Micah has a BS in Pharmaceutical Science from North Carolina Central University in Durham, NC. He became a part of the lab in July 2018 with the UNC PREP program. Micah is focused on quantifying and modeling the pharmacokinetics and pharmacodynamics of specific drugs related to antiretroviral therapy. Micah is interested in drug development research and pursuing a PhD. 

Graduate Students

Bryan Guzman


Kaitlyn Maffuid


Nithya Srinivas


Melanie Nicol, PhD, 2009-2014

Assistant Professor, University of Minnesota School of Pharmacy


Michael Cohen-Wolkowiez, PhD, 2007-2012

Associate Professor of Pediatrics, Duke University School of Medicine


Naser Rezk, MS, 2002-2007


Mary Peace McRae, PharmD, PhD, 2001-2005

Assistant Professor, Kansas City University


Corbin Thompson, PharmD


Katy Garrett

Postdoctoral Fellows

Kirsten Moody, PharmD


Brian Maas, PharmD


Mike Weber, PharmD


Mackenzie Cottrell, PharmD


Elizabeth Andrews, PharmD


Christine Trezza, PharmD

Research Scientist, ViiV


Tanja Hadzic, PhD, 2012-2014

Manager, Medical Affairs, Salix Pharmaceuticals


Ben Greener, PharmD, 2011-2013


Jessica Adams, PharmD, 2010-2012

Assistant Professor, University of Sciences, Philadelphia


Racheal Kendrick, PharmD, 2009-2011

Pharmacokineticist II, Quintiles, Kansas


Kevin Brown, PharmD, 2007-2010

Pharmacist, UNC Hospitals


Amanda Jenkins, PharmD, 2008-2010

Research Scientist, United Therapeutics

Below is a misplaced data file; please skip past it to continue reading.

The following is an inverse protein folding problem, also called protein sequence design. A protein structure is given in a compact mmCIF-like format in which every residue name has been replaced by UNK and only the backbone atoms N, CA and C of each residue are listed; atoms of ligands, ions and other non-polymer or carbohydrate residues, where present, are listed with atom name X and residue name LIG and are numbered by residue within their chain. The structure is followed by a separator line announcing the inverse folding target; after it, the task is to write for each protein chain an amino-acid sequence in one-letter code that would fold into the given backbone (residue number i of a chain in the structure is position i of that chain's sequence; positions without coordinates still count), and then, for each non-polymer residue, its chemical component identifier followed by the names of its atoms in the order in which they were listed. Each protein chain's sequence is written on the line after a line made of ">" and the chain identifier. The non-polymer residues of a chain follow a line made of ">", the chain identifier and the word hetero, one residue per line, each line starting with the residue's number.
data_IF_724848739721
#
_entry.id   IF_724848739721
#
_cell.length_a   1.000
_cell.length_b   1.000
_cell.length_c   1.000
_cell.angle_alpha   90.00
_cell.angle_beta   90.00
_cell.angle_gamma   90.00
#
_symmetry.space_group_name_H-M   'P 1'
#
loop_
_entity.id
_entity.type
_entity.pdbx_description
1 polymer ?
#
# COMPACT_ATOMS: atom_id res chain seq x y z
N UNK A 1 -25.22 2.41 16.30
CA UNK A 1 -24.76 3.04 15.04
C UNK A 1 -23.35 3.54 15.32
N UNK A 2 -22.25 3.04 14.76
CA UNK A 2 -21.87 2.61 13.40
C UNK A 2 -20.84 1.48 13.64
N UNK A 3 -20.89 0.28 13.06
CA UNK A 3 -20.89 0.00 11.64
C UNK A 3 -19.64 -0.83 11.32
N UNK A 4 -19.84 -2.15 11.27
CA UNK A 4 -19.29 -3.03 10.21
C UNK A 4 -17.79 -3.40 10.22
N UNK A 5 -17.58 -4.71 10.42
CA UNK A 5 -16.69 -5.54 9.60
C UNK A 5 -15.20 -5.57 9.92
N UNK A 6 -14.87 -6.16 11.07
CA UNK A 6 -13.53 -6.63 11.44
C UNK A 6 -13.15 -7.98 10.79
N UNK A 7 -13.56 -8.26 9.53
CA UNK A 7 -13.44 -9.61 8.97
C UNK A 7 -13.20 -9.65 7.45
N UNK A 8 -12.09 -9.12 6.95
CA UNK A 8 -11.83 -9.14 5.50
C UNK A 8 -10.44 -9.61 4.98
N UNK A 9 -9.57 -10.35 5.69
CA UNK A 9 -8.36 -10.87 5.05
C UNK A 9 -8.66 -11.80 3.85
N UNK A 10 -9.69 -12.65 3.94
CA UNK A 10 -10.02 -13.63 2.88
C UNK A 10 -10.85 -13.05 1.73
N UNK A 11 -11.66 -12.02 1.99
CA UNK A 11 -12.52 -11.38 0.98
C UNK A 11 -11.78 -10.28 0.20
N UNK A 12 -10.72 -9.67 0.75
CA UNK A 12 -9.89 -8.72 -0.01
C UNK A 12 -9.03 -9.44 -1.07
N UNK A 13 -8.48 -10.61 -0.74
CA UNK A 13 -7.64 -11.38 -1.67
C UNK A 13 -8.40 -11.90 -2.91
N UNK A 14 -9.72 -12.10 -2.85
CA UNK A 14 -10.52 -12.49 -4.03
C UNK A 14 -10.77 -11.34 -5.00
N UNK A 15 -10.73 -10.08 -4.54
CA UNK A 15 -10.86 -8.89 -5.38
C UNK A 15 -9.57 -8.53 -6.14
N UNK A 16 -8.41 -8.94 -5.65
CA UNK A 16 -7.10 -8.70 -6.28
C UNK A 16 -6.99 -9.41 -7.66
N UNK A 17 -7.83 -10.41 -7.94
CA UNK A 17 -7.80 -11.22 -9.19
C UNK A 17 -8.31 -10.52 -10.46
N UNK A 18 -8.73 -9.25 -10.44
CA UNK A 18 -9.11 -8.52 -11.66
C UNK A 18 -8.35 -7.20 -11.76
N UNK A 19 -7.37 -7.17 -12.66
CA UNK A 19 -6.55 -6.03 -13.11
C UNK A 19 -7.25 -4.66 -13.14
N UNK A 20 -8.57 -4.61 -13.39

Sunita Paul, MS, 2007-2008

Clinical Research Manager, New York


Kan Lu, PharmD, 2006-2008

Postdoctoral Research Fellow, UCLA


Julie Dumond, PharmD, 2005-2007

Assistant Professor, UNC Eshelman Schoolof Pharmacy


Manoli Vourvahis, PharmD, 2005-2007

Manager, Pfizer, Inc., Clinical Pharmacology, Infectious Disease, New London, CT


Hiba Tappouni, PharmD, 2004-2006

Principal Clinical Research Scientist, Neurosciences CPDM, GlaxoSmithKline, RTP, NC


Ya-Chi Chen, PharmD, 2003-2005

Senior Pharmacologist, Daichi Pharmaceuticals


Rosa Yeh, PharmD, 2003-2005

Director, Pharmacokinetics Laboratory, SeattleCancer Care Alliance, Seattle, WA


Jennifer Park, PharmD, 2002-2004

Clinical Research Program Manager, GlaxoSmithKline


Leslie Davidson, PharmD, 2002-2004


Esam Hamed, MD, 2009-2014


Amanda Corbett, PharmD, 2001-2003

Clinical Assistant Professor, UNCEshelman Schoolof Pharmacy


Michael Lim, PharmD, 2001-2003

Oncology Medicine Development Centre, GlaxoSmithKline


Sunila Reddy, PharmD, 2000-2002

Senior Manager, Gilead Sciences


Sherene Min, MD, 2000-2003

Director, GlaxoSmithKline
Clinical Assistant Professor of Medicine, UNC-Chapel Hill


Naumann Chaudry, PharmD, 1999-2001

Director, Medical Affairs, Pfizer


Mary Kennedy, PharmD, 1999-2001